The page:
skip to content

Darwin Correspondence Project

To Alphonse de Candolle   3 August 1877

Down, | Beckenham, Kent. | Railway Station | Orpington. S.E.R.

Aug 3. 1877

My dear Sir

I must have the pleasure of thanking you for your long & interesting letter.1 The cause & means of the transition from an hermaphrodite to a unisexual condition seems to me a very perplexing problem, & I shall be extremely glad to read your remarks on Smilax, whenever I receive the essay which you kindly say that you will send me.2 There is much justice in your criticisms on my use of the terms object, end, purpose; but those who believe that organs have been gradually modified by natural selection for a special purpose, may I think use the above terms correctly though no conscious being has intervened.3 I have found much difficulty in my occasional attempts to avoid these terms; but I might perhaps have always spok[en] of a beneficial or serviceable effect. My son Francis will be interested by hearing about Smilax. He has dispatched to you a copy of his paper on the glands of Dipsacus, & I hope that you will find time to read it, for the case seems to me a new & highly remarkable one.4

We are now hard at work on an attempt to make out the function or use of the bloom or waxy secretion on the leaves & fruit of many plants; but I doubt greatly whether our experiments will tell us much.5 If you have any decided opinion whether plants with conspicuously glaucous leaves are more frequent in hot than in temperate or cold,—in dry than in damp countries, I should be grateful if you would add to your many kindnesses by informing me. Pray give my kind remembrances to your son, & tell him that my son has been trying on a large scale the effects of feeding Drosera with meat, & the results are most striking & far more favourable than I anticipated.6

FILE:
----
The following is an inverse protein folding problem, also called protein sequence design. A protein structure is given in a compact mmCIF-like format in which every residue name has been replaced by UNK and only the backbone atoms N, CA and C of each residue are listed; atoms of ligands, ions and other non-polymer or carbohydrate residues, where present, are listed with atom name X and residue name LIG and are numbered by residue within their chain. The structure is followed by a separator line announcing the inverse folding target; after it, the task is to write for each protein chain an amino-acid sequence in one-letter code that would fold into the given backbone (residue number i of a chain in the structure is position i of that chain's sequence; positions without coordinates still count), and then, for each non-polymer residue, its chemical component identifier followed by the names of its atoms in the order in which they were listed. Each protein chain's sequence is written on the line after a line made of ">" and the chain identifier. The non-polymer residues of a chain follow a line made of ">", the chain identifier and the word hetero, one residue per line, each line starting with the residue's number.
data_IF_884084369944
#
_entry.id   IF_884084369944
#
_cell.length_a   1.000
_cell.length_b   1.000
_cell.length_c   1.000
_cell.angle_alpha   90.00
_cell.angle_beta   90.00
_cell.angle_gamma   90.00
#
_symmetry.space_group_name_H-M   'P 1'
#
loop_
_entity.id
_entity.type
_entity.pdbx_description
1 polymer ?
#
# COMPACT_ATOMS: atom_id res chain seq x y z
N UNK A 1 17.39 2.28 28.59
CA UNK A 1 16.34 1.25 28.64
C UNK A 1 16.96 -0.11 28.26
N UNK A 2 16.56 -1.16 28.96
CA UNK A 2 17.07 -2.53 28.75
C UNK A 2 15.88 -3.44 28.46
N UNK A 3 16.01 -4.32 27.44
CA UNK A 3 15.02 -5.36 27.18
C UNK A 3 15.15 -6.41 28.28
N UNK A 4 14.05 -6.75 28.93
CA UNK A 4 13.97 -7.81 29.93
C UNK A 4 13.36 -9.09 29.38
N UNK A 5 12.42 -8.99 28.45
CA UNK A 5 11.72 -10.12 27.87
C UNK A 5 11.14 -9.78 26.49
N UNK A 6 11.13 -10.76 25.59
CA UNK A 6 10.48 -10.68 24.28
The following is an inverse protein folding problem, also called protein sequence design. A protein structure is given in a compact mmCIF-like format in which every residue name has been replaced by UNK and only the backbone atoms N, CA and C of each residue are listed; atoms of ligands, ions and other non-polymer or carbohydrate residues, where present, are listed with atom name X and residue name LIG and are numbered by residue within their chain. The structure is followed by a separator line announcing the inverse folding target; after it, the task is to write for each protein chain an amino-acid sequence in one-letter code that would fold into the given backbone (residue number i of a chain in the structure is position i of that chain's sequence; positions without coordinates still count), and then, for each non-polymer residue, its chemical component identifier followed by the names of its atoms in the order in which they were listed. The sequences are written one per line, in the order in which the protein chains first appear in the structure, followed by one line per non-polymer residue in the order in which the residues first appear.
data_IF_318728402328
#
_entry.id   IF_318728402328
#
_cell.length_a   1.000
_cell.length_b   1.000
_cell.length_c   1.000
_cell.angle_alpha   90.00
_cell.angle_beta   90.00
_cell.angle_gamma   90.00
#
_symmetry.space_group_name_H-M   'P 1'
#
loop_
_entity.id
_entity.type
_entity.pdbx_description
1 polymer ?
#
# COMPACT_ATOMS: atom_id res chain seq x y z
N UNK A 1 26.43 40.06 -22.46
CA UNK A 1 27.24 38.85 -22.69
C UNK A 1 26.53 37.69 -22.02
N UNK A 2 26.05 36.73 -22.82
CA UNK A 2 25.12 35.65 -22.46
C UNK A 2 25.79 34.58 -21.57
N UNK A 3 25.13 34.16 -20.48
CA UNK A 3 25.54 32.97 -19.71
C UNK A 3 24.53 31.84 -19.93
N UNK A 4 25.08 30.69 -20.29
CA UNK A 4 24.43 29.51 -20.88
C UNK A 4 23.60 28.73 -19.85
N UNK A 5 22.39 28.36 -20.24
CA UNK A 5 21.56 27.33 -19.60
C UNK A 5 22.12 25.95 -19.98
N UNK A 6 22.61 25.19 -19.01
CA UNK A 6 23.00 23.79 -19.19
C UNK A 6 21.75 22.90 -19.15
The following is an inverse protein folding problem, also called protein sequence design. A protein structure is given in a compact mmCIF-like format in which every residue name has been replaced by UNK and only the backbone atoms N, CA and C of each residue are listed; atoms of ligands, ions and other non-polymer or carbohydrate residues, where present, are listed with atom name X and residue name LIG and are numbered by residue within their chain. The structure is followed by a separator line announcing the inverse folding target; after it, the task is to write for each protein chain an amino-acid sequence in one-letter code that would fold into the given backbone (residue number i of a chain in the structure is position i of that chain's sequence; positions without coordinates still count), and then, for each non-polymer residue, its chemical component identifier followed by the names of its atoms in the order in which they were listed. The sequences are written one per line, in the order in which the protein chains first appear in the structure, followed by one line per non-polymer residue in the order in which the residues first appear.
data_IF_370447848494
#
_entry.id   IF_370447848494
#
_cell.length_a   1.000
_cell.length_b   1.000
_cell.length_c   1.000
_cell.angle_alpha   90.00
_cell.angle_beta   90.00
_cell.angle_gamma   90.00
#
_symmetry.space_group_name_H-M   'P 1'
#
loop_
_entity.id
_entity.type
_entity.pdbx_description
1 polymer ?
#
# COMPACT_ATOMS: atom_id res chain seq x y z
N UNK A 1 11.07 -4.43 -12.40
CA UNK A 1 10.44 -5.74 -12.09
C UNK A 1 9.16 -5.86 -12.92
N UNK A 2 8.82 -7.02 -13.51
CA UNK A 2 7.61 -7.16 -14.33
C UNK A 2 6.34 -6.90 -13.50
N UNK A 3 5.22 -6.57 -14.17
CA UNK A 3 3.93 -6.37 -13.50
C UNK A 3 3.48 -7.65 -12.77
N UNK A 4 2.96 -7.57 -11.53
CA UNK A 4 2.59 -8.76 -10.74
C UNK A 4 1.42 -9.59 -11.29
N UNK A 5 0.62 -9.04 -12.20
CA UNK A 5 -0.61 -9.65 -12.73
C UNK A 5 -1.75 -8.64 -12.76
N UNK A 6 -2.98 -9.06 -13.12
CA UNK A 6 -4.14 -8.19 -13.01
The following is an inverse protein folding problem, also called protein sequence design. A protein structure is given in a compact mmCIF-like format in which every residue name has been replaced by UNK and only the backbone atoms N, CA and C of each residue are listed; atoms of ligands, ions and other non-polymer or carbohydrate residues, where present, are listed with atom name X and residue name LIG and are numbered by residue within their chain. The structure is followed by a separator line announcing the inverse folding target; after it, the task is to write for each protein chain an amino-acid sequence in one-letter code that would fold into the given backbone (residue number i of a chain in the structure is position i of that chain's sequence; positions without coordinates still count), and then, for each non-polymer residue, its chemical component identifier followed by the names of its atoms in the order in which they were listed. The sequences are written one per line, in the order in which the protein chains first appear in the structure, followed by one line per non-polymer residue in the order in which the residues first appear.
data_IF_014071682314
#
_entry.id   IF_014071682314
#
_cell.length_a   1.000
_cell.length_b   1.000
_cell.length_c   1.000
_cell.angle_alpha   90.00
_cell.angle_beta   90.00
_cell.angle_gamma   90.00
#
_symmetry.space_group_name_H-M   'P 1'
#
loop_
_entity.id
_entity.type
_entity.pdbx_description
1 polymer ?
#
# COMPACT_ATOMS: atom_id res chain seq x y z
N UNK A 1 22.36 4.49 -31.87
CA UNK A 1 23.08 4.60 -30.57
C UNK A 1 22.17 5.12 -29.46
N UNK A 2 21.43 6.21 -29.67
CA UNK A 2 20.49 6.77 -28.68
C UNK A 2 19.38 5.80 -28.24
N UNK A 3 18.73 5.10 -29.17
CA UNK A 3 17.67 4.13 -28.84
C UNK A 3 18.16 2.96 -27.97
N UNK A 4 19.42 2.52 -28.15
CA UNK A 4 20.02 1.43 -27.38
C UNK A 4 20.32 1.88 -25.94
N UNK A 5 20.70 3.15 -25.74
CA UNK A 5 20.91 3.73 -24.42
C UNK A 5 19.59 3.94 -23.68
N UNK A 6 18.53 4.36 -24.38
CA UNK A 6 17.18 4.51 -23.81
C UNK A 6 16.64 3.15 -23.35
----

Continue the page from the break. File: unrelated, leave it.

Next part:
With the highest respect, | I remain, my dear Sir | Yours sincerely | Charles Darwin


In his letter of 31 July 1877, Candolle had informed CD that he would send a copy of the first part of the forthcoming work, Monographiae phanerogamarum (A. de Candolle and Candolle eds. 1878–96), which included a section on the Smilaceae (a synonym of Smilacaceae, the greenbrier family), written by him. CD’s copies of the first three volumes of the work, published between 1878 and 1881, are in the Darwin Library–Down. For Candolle’s discussion of different methods of fertilisation in genera of Smilaceae, see A. de Candolle and Candolle eds. 1878–96, 1: 26–8 (see also letter from Alphonse de Candolle, 31 July 1877 and n. 3).
Francis Darwin sent Candolle a copy of his paper ‘On the protrusion of protoplasmic filaments from the glandular hairs on the leaves of the common teasel (Dipsacus sylvestris)’ (F. Darwin 1877b). For more on Francis’s research, see the letter to J. D. Hooker, 25 January [1877] and n. 6.
For CD’s earlier research on bloom, see the letter to Fritz Müller, 14 May 1877 and n. 2.
Casimir de Candolle had studied the effects of feeding insects to Dionaea muscipula (Venus fly trap; C. de Candolle 1876). Francis began his experiments with Drosera rotundifolia (common or round-leaved sundew) on 11 June 1877 (see F. Darwin 1878a, p. 21). In his published results, Francis briefly discussed Candolle’s paper (F. Darwin 1878a, p. 19) and reviewed much of the literature on the subject that questioned both the necessity of animal food to plants and the ability of leaves of plants to digest animal matter.


Candolle, Casimir de. 1876. Sur la structure et les mouvements des feuilles du Dionæa muscipula. Archives des sciences physiques et naturelles n.s. 55: 400–31.


Will be interested in reading AdeC’s paper on Smilax. The transition from hermaphroditic to unisexual condition is a perplexing problem.

CD agrees that there is much justice in AdeC’s criticism of his use of the terms "object", "end", and "purpose" but thinks "those who believe that organs have been gradually modified by natural selection for a special purpose, may I think use the above terms correctly though no conscious being has intervened".

CD and Francis are hard at work on the function of "bloom" but CD doubts that the experiments will tell them much.

Does AdeC have a decided opinion on whether plants with glaucous leaves are more frequent in hot or dry than in cold or wet countries?

Francis has been getting "striking" results from feeding meat to Drosera.

Letter details

Letter no.
Charles Robert Darwin
Alphonse de Candolle
Sent from
Source of text
Archives de la famille de Candolle (private collection)
Physical description

Please cite as

Darwin Correspondence Project, “Letter no. 11092,” accessed on 22 September 2021,